Any little girl who goes through a phase where she sports pigtail braids and wishes she was a redhead with freckles no doubt loves the “Anne” books, that is “Anne of Green Gables.” I was one of those little girls, and though I’m not little anymore, I still am in love with that quirky orphan.
“Anne of Green Gables” is a bestselling novel written by Canadian author Lucy Maud Montgomery about an orphan girl who stays with a middle-aged woman and her brother. The plot is much deeper than that, and there are many stories in the series, but the most important thing to know is Anne was a lovable, fascinating female character.
The series is a classic that follows Anne from girlhood into her adult years. I was turned onto the collection as a young girl while I stayed at Grandma and Grandpa’s house during summer breaks. Every evening, we watched a portion of the “Anne” movies. I loved the movies so much that I watched them over and over and still have them memorized.
Here’s what I loved about Anne while I was younger:
1. She was courageous and full of adventure
All children are attracted to stories with adventure, and Anne always seemed to be right in the middle of it. There was the time she did not want to be a redhead any longer and tried dying her hair black, only it came out an awful green. There was the time she walked the ridgepole of a roof and ended up falling and twisting her ankle. She may have been more of a daredevil than I was growing up, but there was something deeper than that; I was fascinated by Anne’s sense of adventure to try anything once. She had courage and confidence.
2. She was a kind person
It was an interesting dynamic to watch unfold as a young girl: the child having to win over the respect and admiration of the adult, and not the other way around. At first, Marilla Cuthbert, who adopted Anne, was displeased. After all, Marilla was supposed to receive a boy orphan who could help her and her aging brother Matthew. But Anne was eager to please her elders and used her sincere likability to eventually earn her way into the hearts of the adults.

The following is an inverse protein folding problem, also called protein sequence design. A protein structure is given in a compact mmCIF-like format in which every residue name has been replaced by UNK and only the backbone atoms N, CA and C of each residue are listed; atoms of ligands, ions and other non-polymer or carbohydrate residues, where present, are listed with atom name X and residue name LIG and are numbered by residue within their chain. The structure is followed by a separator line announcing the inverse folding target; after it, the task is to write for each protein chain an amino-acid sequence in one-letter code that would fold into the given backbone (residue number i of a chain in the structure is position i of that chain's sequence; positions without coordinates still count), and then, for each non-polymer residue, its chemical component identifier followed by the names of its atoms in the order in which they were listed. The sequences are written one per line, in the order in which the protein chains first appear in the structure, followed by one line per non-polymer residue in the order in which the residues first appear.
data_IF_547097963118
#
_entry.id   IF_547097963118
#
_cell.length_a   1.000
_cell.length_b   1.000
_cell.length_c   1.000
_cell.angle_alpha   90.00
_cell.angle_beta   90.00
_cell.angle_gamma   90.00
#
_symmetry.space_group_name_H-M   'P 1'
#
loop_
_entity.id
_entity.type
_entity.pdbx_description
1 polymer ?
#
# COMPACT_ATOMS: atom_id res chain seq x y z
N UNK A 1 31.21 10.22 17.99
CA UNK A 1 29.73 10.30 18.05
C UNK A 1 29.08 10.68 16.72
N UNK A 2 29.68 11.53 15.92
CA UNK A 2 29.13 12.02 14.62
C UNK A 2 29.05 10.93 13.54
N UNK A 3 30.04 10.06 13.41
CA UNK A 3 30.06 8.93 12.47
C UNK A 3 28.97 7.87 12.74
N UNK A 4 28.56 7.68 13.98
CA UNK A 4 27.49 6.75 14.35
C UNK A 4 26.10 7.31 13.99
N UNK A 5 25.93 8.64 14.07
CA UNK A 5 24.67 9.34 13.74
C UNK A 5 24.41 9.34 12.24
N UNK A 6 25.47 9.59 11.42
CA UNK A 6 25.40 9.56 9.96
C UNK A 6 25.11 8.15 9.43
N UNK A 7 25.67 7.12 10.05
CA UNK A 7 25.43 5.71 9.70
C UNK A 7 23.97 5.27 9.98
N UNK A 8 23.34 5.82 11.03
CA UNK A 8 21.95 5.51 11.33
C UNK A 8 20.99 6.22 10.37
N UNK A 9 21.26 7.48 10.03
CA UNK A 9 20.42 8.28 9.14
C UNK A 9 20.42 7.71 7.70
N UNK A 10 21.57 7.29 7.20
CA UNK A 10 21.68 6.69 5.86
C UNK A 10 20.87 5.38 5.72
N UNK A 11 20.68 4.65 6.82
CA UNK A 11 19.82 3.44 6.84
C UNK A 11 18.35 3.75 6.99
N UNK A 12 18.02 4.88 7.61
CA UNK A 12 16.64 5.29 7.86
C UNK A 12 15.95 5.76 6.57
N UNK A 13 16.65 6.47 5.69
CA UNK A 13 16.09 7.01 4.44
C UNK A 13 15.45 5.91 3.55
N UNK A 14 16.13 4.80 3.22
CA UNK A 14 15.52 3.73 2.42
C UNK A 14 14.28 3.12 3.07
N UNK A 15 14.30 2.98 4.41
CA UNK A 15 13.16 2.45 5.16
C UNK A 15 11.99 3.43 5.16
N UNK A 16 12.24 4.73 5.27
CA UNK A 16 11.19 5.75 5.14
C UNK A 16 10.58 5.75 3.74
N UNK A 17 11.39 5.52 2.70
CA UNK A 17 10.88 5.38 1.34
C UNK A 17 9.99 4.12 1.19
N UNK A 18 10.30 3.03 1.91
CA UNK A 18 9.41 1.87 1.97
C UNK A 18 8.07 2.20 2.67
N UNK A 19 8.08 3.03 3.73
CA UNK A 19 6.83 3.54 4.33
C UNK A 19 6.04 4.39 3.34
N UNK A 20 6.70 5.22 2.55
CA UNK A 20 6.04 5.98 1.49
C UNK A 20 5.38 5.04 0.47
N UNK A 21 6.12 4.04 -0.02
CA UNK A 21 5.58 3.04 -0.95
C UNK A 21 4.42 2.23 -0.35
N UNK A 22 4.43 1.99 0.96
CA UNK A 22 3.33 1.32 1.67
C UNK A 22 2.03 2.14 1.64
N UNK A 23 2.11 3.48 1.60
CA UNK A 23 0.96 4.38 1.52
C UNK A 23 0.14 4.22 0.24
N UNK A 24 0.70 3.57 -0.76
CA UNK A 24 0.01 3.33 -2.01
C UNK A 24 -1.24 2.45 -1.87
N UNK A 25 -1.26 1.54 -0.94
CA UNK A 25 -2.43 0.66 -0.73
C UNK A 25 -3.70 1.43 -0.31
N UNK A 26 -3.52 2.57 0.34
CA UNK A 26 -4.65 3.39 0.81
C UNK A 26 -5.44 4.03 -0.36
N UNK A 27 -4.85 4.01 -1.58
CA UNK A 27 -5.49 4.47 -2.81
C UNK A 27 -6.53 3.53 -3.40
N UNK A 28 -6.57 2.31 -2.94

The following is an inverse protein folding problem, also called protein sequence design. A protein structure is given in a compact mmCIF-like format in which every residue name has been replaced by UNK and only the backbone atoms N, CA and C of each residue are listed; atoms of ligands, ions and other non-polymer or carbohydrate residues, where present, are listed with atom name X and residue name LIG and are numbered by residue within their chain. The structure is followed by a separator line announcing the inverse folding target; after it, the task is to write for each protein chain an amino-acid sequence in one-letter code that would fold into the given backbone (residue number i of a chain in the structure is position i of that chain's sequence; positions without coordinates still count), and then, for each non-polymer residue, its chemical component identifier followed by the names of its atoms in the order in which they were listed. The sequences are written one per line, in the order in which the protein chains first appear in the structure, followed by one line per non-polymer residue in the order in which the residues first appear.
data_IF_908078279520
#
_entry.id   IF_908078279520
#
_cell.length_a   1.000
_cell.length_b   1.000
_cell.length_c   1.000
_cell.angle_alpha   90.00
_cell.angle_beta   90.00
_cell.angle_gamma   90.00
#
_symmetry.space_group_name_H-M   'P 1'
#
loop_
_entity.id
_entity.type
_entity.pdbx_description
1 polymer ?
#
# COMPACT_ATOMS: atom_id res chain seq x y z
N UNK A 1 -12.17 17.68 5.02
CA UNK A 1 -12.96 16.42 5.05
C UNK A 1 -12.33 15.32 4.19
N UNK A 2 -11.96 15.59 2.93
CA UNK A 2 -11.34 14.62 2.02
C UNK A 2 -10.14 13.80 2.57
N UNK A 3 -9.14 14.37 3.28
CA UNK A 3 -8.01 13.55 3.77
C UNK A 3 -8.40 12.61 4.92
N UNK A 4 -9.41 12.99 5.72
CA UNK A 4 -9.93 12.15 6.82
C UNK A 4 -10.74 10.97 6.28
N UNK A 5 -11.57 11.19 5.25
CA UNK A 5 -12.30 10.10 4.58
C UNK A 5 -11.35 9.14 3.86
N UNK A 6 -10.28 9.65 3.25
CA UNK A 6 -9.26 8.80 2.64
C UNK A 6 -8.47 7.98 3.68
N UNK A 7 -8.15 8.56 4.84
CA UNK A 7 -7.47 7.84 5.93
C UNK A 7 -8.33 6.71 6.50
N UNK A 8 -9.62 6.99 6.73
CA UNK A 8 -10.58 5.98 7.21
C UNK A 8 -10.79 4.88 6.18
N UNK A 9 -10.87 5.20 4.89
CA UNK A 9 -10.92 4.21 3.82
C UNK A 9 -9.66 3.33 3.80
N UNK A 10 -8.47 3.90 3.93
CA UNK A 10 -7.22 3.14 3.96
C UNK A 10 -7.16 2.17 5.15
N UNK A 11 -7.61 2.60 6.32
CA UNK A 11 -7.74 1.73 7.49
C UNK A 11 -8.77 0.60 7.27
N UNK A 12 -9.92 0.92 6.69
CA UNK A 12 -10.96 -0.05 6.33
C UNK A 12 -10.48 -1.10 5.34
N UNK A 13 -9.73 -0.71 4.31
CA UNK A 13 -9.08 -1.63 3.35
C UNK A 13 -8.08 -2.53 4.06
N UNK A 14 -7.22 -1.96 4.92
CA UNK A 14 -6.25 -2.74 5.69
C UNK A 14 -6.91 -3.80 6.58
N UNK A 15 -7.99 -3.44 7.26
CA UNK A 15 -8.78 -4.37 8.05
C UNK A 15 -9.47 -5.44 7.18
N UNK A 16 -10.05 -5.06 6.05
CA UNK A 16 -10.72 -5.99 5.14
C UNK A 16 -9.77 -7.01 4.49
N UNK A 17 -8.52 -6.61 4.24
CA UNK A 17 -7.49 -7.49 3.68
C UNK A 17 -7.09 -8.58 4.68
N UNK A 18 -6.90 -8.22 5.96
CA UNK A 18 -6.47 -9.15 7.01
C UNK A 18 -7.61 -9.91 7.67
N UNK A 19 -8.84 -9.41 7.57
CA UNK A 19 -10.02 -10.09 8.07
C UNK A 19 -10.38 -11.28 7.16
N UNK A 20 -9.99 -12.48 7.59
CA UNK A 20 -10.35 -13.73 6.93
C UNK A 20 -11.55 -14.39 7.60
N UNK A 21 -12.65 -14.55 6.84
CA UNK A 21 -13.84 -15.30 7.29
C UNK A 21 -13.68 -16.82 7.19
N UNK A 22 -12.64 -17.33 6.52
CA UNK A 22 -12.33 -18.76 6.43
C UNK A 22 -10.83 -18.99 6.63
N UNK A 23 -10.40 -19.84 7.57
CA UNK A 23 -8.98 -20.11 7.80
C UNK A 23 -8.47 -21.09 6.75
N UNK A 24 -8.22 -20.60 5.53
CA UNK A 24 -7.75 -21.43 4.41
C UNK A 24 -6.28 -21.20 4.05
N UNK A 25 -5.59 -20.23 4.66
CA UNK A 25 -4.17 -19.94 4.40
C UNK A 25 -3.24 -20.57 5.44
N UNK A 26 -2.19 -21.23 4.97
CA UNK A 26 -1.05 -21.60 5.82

3. She loved where she lived and who she lived with
All Anne wanted was a home and a family, and from the moment she arrived at the Avonlea farmhouse on Price Edward Island, she was as happy as a clam. Of course, anything beats life in an orphanage, but Anne was so appreciative of the beauty all around her and the life her new family could give her. I loved her poetic way of describing her surroundings and being aware of that which appealed to her senses.
Here’s what I realize now that I love about Anne:
1. She was so easily inspired
As a little girl and to this day, I am easily inspired – just like Anne. One time Anne lay like a corpse in a row boat and had her friends push her away from the shore. Did I mention she had a huge imagination? While I’ve never done this, I have a similar imagination as Anne and sometimes my daydreams and ideas sweep me away. Anne also had an alter ego and saw “Katie” when she looked in the mirror. I now recognize that Anne aspired to be a cultured, worldly woman, who dreams big.
2. She worked hard, lead her own life and knew what she wanted
The boy who used to pick on Anne in school eventually felt affectionately toward her. And as they grew, Gilbert tried very hard to get Anne to fall in love with him. While she ultimately felt the same way, she did not let that stop the plans that she had for herself. At sixteen, Anne went off to earn a teaching license, along with Gilbert and several other students. She obtained her license in one year instead of the usual two and won a scholarship for the top student in English. Their love blossomed, and though sacrifices were made over the years, Gilbert knew Anne was a determined woman, and he supported her endeavors.
3. She wasn’t perfect, but she was normal
Anne may have complained about her red hair as a child, but it’s what set her apart. Likewise, she came from an unconventional upbringing but she made the best of her situation. I love that Anne was “flawed.” Back then, it made me feel that being average was ok. Today, it reminds me that sometimes the best life stories don’t happen because of outside factors that define our lives. It’s the character herself who makes her own happy ending and brings her story alive.
Photo credit: FocusFeatures.com.
- Why I wish I was more like Anne of Green Gables… (dbtjourney.wordpress.com)
- L.M. Montgomery’s Anne of Green Gables (classicsjournal.wordpress.com)
- Book Review – Anne of Green Gables (Lucy Maud Montgomery) (expertspages.com)